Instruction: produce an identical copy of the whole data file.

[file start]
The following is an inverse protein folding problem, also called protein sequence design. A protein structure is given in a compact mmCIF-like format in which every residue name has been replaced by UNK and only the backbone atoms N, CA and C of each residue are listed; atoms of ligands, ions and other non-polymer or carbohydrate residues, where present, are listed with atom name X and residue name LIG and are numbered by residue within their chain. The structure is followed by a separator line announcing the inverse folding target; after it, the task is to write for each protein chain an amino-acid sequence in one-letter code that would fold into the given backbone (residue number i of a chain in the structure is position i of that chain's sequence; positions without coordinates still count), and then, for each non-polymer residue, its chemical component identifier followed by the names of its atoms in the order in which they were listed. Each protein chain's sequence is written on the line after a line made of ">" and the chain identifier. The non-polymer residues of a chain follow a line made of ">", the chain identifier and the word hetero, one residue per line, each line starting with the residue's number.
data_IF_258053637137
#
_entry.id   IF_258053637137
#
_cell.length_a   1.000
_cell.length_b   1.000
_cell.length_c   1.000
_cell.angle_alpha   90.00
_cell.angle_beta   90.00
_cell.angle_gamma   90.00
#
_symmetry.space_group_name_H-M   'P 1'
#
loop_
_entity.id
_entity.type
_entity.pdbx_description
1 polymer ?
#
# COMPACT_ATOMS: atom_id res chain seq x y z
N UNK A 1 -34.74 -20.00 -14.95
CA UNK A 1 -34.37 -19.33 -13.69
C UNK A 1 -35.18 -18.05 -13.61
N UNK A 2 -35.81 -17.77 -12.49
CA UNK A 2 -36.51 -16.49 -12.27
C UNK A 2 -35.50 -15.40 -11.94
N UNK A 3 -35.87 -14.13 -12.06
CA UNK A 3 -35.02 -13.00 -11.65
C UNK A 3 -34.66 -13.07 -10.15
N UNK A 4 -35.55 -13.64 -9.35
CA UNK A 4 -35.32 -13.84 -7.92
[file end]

The following is an inverse protein folding problem, also called protein sequence design. A protein structure is given in a compact mmCIF-like format in which every residue name has been replaced by UNK and only the backbone atoms N, CA and C of each residue are listed; atoms of ligands, ions and other non-polymer or carbohydrate residues, where present, are listed with atom name X and residue name LIG and are numbered by residue within their chain. The structure is followed by a separator line announcing the inverse folding target; after it, the task is to write for each protein chain an amino-acid sequence in one-letter code that would fold into the given backbone (residue number i of a chain in the structure is position i of that chain's sequence; positions without coordinates still count), and then, for each non-polymer residue, its chemical component identifier followed by the names of its atoms in the order in which they were listed. Each protein chain's sequence is written on the line after a line made of ">" and the chain identifier. The non-polymer residues of a chain follow a line made of ">", the chain identifier and the word hetero, one residue per line, each line starting with the residue's number.
data_IF_258053637137
#
_entry.id   IF_258053637137
#
_cell.length_a   1.000
_cell.length_b   1.000
_cell.length_c   1.000
_cell.angle_alpha   90.00
_cell.angle_beta   90.00
_cell.angle_gamma   90.00
#
_symmetry.space_group_name_H-M   'P 1'
#
loop_
_entity.id
_entity.type
_entity.pdbx_description
1 polymer ?
#
# COMPACT_ATOMS: atom_id res chain seq x y z
N UNK A 1 -34.74 -20.00 -14.95
CA UNK A 1 -34.37 -19.33 -13.69
C UNK A 1 -35.18 -18.05 -13.61
N UNK A 2 -35.81 -17.77 -12.49
CA UNK A 2 -36.51 -16.49 -12.27
C UNK A 2 -35.50 -15.40 -11.94
N UNK A 3 -35.87 -14.13 -12.06
CA UNK A 3 -35.02 -13.00 -11.65
C UNK A 3 -34.66 -13.07 -10.15
N UNK A 4 -35.55 -13.64 -9.35
CA UNK A 4 -35.32 -13.84 -7.92